I am in process of implementing a AES 128 encryption in AVX2 assembly (using AES NI), and am having some problems with decryption logic. I have implemented the encryption sequence without any trouble. However, decryption has been giving many problems.So, my questions regarding the decryption are :

  1. Are the keys identical for the encryption sequence and decryption sequence? If not, then, am I required to execute a VAESIMC instruction on the keys as generated for encryption to make those functional for decryption ? If yes, then must I skip this instruction for the Key 0 [the original Key] and for the Key 10 [the last in sequence to get generated] ? Please clarify...

  2. Once the keys have been generated, the sequence of operation is to take the ciphertext, XOR with the Key 10 value, and apply VAESDECLAST to the result using Key 9, and VAESDEC for all other rounds? Or, alternatively, I must apply VAESDEC to result of the XOR from Key 10 step, and apply the VAESDECLAST to the last round (Key 1 ) ?

All help and advice is welcome. Remain grateful..


1 Answer 1


This answer is based on Intel® Advanced Encryption Standard (AES) New Instructions Set whitepaper (Revision 3.01, September 2012) by Shay Gueron.

  1. No, the keys are not identical (within order) for encryption and decryption. The first and last key used in decryption are indeed the last and first one used in encryption; but the other decryption keys are the encryption keys with an additional InvMixColumns applied (usually by way of the AESIMC instruction in a preparatory step), in reverse order.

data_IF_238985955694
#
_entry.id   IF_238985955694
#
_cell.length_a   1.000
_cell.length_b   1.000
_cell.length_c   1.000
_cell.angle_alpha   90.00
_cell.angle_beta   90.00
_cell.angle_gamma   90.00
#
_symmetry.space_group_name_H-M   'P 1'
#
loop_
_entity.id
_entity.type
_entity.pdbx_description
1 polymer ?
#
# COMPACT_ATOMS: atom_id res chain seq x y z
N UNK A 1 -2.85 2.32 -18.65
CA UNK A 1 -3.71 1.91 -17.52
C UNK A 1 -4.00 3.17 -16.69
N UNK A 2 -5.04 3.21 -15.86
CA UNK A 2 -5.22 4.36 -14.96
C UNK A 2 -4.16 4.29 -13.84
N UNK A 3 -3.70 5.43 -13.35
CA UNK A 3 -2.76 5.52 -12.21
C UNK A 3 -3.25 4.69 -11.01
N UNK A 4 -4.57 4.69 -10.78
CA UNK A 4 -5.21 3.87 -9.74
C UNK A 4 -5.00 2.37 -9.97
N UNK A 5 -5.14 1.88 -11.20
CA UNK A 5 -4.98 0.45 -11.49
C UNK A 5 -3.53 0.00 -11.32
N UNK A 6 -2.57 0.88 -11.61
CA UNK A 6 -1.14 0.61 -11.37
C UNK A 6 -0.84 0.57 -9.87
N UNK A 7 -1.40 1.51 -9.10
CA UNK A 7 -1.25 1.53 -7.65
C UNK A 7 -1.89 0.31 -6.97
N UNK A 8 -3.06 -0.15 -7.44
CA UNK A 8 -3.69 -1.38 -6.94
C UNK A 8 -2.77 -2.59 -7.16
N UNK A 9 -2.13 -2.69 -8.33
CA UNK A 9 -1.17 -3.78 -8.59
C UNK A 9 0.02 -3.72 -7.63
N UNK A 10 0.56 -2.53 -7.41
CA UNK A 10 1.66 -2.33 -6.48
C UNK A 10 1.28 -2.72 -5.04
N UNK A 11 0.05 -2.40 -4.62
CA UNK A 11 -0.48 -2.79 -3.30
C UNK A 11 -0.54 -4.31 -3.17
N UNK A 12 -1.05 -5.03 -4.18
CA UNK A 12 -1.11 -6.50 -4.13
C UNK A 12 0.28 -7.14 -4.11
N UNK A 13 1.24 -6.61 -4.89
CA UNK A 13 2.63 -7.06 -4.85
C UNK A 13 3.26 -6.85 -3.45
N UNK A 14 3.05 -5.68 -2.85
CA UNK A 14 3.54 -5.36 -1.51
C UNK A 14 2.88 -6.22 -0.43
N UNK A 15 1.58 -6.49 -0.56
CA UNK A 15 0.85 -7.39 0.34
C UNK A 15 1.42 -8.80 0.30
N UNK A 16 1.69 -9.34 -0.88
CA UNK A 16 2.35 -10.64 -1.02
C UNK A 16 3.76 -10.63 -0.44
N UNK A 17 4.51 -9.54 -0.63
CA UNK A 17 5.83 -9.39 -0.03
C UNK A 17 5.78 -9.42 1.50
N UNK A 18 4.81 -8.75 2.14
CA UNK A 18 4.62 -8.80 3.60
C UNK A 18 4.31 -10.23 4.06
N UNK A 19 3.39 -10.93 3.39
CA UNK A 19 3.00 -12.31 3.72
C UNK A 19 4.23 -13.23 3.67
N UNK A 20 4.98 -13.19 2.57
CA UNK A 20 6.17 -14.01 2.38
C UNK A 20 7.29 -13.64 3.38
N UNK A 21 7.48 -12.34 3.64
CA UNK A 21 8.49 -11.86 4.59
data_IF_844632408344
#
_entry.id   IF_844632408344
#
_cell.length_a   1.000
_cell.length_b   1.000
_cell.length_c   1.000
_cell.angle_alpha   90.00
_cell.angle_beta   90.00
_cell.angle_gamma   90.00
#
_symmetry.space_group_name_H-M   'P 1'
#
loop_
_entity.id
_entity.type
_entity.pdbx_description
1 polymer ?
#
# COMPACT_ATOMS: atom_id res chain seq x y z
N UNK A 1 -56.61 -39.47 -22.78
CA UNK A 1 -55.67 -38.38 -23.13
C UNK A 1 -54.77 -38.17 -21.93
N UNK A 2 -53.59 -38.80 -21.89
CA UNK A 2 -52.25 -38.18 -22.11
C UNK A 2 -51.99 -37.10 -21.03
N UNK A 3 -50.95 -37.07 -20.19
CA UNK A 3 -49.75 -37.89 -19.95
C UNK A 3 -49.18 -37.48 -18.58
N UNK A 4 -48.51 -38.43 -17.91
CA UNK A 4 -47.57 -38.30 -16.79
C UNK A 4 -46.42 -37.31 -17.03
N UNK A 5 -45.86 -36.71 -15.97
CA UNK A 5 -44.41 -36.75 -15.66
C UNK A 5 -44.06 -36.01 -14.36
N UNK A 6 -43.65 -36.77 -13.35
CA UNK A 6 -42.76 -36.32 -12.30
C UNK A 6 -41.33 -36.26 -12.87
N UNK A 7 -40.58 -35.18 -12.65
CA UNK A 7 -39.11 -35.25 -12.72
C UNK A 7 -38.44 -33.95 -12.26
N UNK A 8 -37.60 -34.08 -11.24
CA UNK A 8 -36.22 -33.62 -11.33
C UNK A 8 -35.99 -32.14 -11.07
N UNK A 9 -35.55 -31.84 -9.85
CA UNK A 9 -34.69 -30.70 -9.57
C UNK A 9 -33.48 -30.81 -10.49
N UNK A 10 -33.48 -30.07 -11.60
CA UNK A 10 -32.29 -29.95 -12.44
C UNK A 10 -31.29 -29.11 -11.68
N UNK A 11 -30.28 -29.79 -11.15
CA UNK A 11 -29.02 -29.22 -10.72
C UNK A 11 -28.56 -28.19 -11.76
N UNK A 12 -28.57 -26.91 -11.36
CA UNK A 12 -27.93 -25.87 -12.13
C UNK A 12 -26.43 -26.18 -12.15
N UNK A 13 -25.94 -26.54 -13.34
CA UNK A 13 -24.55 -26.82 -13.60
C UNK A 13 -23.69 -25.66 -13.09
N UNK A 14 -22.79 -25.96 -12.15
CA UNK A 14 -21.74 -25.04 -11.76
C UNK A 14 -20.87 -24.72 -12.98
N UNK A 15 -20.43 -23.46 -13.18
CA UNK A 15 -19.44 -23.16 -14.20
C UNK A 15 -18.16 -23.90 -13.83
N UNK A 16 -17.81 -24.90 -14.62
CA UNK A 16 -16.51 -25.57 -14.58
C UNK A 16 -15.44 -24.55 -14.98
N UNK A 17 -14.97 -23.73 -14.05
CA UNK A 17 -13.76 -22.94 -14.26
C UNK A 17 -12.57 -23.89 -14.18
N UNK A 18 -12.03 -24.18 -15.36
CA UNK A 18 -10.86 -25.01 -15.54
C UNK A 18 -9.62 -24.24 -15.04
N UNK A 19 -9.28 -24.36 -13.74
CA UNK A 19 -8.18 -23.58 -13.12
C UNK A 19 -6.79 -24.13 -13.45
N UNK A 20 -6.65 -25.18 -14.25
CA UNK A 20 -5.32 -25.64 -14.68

2. No, the sequence of operations is not as described in the question; it shall be, for AES-128:

    • XOR with $K_{10}$ (the last and 11th key used in encryption);
    • for $j$ from $9$ downto $1$:
      • apply VAESDEC to the result using $K^\prime_j$ (the image by InvMixColumns of the $(j+1)$th key used in encryption);
    • apply VAESDECLAST to the result using $K_0$ (the first key used in encryption).

Rationale: having InvMixColumns pre-applied to (the bulk of) the round keys allows to combine them in the decryption flow after InvMixColumns, rather than before in a realisation of decryption that inverts encryption step by step. Presumably, that's easing pipelining constraints. It works because InvMixColumns is linear, that is $\operatorname{InvMixColumns}(X\oplus K_j)=\operatorname{InvMixColumns}(X)\oplus \operatorname{InvMixColumns}(K_j)$.

  • 1
    $\begingroup$ Thanks ! It works perfectly after following your advice... $\endgroup$
    – quasar66
    Feb 1, 2016 at 23:21

Your Answer

By clicking “Post Your Answer”, you agree to our terms of service and acknowledge you have read our privacy policy.

Not the answer you're looking for? Browse other questions tagged or ask your own question.